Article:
A representative for Barr said his book is still selling a couple of thousand copies a week and has sold up to 140,000 to 150,000 in total.
A spokesperson for Conway’s publisher, Simon and Schuster, said in a statement: “Since publication, ‘Here’s The Deal’ has appeared on a variety of national bestseller lists including the New York Times where it hit #1 on their combined list in its first week on-sale (and has been on the list for 3 weeks)…. We are very pleased with the sales and anticipate the book will continue to sell through the end of the year.”
Grisham and a spokesperson for Meadows declined to comment, while Atlas, as well as a representative for Carson, didn’t respond to requests for comment. Birx and a spokesperson for Esper directed POLITICO to their respective publishers who didn’t respond to requests for comment.
While a strong foothold on the New York Times bestseller list—and healthy profits—is always a goal, publishing sources stressed that sometimes they invest in authors for the sake of history and to make sure they are publishing books of record.
Two more books are on the way, although it’s unclear how newsy they will be. One is from the former vice president Mike Pence, who has been a subject of intense public interest over this handling of the Jan. 6 riots. Another that will be released in August is by Trump’s son-in-law Jared Kushner, who spearheaded some of the top policy priorities of the White House.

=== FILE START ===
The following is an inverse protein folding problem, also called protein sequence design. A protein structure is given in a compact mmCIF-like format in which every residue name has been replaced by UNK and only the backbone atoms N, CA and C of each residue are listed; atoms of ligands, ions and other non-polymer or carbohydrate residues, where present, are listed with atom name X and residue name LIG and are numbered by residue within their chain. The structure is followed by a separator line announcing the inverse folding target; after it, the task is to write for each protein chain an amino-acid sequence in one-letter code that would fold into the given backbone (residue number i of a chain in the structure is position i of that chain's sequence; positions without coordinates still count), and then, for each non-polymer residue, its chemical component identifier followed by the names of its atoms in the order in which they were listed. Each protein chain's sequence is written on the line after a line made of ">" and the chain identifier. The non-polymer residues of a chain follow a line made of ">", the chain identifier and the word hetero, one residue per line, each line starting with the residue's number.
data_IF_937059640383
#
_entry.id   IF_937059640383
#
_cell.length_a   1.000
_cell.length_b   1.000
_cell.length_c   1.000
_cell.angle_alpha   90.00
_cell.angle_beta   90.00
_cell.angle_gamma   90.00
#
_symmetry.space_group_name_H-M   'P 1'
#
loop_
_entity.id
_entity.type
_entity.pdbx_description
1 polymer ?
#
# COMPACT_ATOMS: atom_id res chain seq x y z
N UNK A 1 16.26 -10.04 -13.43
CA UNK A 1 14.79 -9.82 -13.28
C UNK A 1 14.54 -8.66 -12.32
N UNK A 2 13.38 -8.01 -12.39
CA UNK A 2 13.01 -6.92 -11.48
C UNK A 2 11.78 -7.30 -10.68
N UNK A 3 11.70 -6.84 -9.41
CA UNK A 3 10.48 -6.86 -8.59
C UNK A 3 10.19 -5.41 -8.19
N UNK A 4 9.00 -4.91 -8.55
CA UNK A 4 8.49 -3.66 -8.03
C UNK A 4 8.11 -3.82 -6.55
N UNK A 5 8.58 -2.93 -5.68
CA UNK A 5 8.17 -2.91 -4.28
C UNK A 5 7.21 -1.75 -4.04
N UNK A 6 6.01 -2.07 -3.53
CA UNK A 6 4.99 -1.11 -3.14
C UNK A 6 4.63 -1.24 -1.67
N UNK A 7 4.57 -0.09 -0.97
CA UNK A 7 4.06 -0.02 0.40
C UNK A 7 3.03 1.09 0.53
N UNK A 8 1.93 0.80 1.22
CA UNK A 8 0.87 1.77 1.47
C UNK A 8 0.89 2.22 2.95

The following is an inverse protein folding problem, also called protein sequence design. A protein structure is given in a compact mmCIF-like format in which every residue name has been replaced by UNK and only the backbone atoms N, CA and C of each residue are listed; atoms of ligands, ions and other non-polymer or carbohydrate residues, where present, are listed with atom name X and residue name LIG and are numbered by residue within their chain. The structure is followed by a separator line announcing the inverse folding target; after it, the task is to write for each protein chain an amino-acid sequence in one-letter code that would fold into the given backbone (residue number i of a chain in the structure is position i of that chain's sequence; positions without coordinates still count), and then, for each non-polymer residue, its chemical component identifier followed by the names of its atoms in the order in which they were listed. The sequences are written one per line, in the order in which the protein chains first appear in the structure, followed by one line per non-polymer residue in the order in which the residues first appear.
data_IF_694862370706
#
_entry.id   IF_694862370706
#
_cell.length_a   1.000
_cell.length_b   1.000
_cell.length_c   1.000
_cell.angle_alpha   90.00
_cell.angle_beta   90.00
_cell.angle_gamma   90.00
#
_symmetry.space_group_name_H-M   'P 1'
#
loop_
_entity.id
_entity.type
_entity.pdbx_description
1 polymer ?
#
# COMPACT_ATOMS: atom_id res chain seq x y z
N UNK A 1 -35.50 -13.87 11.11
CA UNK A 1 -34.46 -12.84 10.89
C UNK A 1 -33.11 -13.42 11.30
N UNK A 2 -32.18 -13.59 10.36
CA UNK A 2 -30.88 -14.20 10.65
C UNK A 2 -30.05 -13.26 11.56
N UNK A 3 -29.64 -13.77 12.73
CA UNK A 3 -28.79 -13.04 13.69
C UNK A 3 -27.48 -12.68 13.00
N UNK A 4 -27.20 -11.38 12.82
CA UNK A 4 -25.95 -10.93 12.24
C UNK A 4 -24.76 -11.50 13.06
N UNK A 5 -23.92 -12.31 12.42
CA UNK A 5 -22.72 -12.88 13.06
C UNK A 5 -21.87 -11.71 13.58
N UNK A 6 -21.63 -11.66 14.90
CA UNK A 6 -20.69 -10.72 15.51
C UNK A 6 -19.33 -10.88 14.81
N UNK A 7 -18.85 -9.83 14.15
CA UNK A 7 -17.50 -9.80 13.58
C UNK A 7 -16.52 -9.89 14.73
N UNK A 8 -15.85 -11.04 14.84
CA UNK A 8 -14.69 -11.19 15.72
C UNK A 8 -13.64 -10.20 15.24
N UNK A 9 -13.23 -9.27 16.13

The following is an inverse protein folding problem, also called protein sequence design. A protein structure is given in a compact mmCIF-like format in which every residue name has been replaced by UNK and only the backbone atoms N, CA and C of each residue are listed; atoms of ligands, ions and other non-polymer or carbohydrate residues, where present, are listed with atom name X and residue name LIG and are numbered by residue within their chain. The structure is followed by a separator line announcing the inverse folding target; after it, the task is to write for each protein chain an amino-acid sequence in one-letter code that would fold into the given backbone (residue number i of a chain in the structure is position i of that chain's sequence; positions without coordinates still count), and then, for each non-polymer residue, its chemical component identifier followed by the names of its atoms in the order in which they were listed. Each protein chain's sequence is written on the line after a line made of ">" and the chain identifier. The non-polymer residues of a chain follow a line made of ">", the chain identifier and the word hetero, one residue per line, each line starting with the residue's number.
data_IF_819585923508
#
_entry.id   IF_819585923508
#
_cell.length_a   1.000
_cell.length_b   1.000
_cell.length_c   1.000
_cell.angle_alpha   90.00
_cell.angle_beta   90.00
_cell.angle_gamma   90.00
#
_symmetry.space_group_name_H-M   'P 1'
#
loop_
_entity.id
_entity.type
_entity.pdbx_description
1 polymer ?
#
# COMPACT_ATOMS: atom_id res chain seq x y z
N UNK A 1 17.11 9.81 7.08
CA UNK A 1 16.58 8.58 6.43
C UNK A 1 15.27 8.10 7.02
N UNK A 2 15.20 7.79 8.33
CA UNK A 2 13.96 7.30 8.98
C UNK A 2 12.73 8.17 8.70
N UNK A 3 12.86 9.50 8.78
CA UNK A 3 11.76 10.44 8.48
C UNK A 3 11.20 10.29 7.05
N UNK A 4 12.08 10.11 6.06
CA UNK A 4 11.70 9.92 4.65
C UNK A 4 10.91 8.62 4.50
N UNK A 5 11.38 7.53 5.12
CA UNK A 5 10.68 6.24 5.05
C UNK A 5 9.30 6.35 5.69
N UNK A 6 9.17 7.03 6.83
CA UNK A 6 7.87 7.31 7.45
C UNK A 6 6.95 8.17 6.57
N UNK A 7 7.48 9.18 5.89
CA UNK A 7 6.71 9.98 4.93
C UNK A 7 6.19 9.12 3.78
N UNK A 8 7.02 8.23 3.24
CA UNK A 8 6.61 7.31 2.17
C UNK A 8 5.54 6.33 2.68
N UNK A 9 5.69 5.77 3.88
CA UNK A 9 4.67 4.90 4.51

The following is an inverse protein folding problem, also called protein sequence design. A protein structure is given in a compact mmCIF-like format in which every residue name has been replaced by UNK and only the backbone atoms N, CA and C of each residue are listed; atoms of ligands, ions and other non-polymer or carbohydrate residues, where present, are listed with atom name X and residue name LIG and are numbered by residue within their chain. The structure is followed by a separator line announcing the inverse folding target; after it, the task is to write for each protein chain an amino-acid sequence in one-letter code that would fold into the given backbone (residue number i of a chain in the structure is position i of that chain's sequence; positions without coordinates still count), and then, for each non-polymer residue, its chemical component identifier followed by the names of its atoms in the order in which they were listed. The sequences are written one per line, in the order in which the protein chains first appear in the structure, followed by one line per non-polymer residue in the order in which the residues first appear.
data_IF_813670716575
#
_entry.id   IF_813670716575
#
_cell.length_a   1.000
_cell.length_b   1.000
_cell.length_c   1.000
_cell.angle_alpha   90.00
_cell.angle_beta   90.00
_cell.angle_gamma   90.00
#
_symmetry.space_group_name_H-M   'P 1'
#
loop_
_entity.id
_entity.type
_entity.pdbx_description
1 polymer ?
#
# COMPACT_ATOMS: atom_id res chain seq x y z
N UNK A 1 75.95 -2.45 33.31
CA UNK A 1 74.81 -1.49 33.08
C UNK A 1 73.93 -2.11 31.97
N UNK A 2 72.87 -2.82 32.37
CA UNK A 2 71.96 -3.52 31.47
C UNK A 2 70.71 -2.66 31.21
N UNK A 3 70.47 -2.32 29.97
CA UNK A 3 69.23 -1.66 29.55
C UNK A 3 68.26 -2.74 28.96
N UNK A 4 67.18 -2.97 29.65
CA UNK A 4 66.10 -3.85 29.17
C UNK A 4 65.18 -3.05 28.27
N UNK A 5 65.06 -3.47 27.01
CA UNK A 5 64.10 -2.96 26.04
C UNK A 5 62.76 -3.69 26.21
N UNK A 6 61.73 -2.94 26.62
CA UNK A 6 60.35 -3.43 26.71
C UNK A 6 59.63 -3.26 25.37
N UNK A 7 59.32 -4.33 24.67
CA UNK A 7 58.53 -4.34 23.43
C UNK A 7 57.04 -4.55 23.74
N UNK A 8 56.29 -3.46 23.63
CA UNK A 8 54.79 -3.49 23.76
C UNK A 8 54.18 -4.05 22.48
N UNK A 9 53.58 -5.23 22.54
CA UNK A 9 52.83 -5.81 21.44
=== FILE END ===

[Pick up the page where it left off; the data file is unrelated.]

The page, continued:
Kushner’s book, “Breaking History,” from the conservative imprint Broadside Books, is being promoted as a “true historical thriller,” and “not your typical political memoir.”
“Political books from now until 2024 are going to have a real reason to exist for the market to exist… unless you’re someone like Maggie Haberman,” another publishing insider said, in reference to the star New York Times reporter who is expected to publish her book on Trump later this year. That book is likely to contain a number of never-before-surfaced revelations, as Haberman is one of, if not the, best sourced reporters on the Trump beat.
“The era of everyone paying attention to cable news 24 hours a day because of the Trump administration, that’s gone,” the publishing insider added. “People are not engaged as much as they were a few years ago.”
Despite the cooling of the Trump aid book market, one author in particular has been quite successful: Donald Trump.
“Our Journey Together,” a $75 hardcover collection of photos from his time in the White House (captured by official photographers like Shealah Craighead who were not given a cut of the profit) with captions written by the ex-president has made more than $20 million since its release in November, according to CNN.
Trump aid Sergio Gor published Trump’s book under the imprint of Winning Team Publishing, the publishing house he established with Trump son Donald Trump Jr. He plans to publish another book this year by Trump.
“Conservatives have no interest in reading books that perpetuate falsehoods about President Trump from disgruntled former administration officials,” Gor said. “These authors are left without an audience, since liberals never liked them to begin with.”